Margaret Thatcher: the Iron Lady
The Iron Lady
Lady Margaret Thatcher became the first woman to lead a political party of Britain in 1975. Four years later, she would become the only female Prime Minister in the history of her country.
Margaret Thatcher was re-elected by a huge majority in 1983, and again by a landslide in 1987. This made her the first Prime Minister of Britain to win three straight elections in over 150 years. Thatcher was elected by the British People to serve as the head of their country for a longer period of continuous time than any of her predecessors since 1812.
Lady Margaret Thatcher was eventually forced out of office by her own party in 1990. To Americans, this would mean she lost the primary.
Margaret Thatcher was nicknamed 'the Iron Lady' by the Soviets, a title she relished. Despite a concerted smear campaign by hateful Leftists that has been a non-stop barrage lasting thirty years, Thatcher was voted by the British people in 2008 to have been the best Prime Minister since the Second World War by a three to one margin.
Margaret Thatcher was born in 1925. Her father was a grocer and a Methodist preacher. Margaret Thatcher graduated from Oxford in 1947 and became a chemist. Four years later, she married a successful businessman named Denis Thatcher, a marriage that would last until his death in 2003.
Margaret Thatcher passed the bar exam to become a tax lawyer in 1953, the same year she gave birth to twins. In 1959, she was elected to Parliament. From 1970 to 1974, Thatcher served as Britain's Secretary of State for Education and Science.
Though from humble origins in a nation that was very class conscious, Lady Margaret Thatcher would become a heroine for the ages. She was voted the 5th most admired woman in the world of the 20th Century, behind only Mother Theresa, Helen Keller, Eleanor Roosevelt, and Jacqueline Kennedy Onassis.
The Condition of Britain Before Thatcher
In order to appreciate the heroic accomplishments of Margaret Thatcher, first one must comprehend the condition that Britain was in before she came to power in 1979: it was an international laughingstock. By the time Thatcher left office in 1990, Britain was admired around the world.
In 1977, a humiliated Britain was bankrupt and forced to beg the International Monetary Fund for an enormous loan. British business was woefully uncompetitive in the global marketplace. The Civil Service had resigned itself to managing the decline of their nation—once the most powerful on earth. Everyone thought an economic and social collapse was inevitable. There seemed to be no hope.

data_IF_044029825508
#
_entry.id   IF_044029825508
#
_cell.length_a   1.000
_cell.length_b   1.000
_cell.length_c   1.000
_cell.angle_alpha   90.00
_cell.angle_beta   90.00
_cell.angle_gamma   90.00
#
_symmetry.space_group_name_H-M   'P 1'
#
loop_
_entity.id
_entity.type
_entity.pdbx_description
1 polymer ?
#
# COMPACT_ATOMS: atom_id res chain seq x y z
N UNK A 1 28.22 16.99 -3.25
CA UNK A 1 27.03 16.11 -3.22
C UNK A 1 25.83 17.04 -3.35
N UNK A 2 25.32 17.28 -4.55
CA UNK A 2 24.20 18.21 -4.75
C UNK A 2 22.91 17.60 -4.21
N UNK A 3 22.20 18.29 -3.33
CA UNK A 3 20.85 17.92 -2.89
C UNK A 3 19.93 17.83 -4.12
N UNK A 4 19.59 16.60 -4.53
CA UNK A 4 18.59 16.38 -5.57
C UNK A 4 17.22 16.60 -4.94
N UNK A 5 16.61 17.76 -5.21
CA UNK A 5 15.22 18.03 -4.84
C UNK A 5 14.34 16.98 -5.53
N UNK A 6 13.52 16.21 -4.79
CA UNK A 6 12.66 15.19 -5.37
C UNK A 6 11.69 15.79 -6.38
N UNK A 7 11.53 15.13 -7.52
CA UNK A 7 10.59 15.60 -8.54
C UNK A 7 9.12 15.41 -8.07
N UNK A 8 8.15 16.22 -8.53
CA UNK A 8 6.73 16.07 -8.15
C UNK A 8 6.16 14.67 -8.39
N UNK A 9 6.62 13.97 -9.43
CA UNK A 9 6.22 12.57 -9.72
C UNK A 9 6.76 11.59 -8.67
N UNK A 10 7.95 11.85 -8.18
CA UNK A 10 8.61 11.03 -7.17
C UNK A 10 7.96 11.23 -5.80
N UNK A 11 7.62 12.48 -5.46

The winter of 1978-1979 is known as Britain's "Winter of Discontent." Labor unions had a stranglehold on the economy and society. Unions blocked any new technologies. Unions blocked any downsizing of the labor force of old industries in terminal decline. Many labor union leaders were in fact quietly communists, loyal to the Soviet Union, determined to destroy Britain.
1979 was the year in which labor unions tried to overthrow democracy in Britain. Widespread labor strikes capped thirty years of disrupting the British economy. In 1979 alone, labor strikes resulted in thirty million lost work days. Imagine how much wealth would be permanently lost and how much damage it would do to the commonweal of any country to lose 30,000,000 days of work in one year. The demands of labor unions were for an immediate and incredible increase in wages of 15 to 25 percent.
Train drivers and nurses went on strike. Ambulance drivers refused to answer calls to help the ill and injured. Ancillary hospital workers blocked the entrances to hospitals. Refuse collectors let garbage pile up for weeks. Gravediggers refused to bury the dead.
Truck drivers disrupted oil supplies and closed refineries. 1,000,000 non-union workers lost jobs that were connected to these industries. Countless petrol stations went bankrupt. Violent union picket lines made it impossible for anyone to do the work that union members refused to do.
Britain was on the verge of complete collapse when it turned to Margaret Thatcher to save it from disintegration.
Before we turn to the rescue of Britain by Margaret Thatcher, we must look briefly at inflation. The power of labor unions to extort higher and higher wages every year—combined with meddling by the British Government in wages and prices—had created a 22 percent rate of inflation rate in the late 1970s. This means if you have a dollar on New Years Day, by the following New Years Eve it has diminished in value (purchasing power) to 78 cents.
It may be difficult for anyone who has never experienced such inflation to appreciate its significance. Massive inflation is often a prelude to political revolution, such as in NAZI Germany. It was inflation that brought Hitler to power, and it was inflation that was the catalyst to the French Revolution.
With huge rates of inflation, to let money sit in a savings account is a losing proposition. Decades of hard-earned savings become nearly worthless. To save money means to pay for tomorrow's higher-priced goods with yesterday's diminished dollars. Instead, people learn the bad habit (in the long-run) of buying today on credit what they can pay for later with inflated dollars before the price of the goods goes up again.
The economist Alfred Khan said, "Inflation was not just an economic problem but a profoundly social problem—a sign of a society is some degree of dissolution, in which individuals and groups seek their self-interest and demand more money and government programs that simply add up to more than the economy is capable of supplying."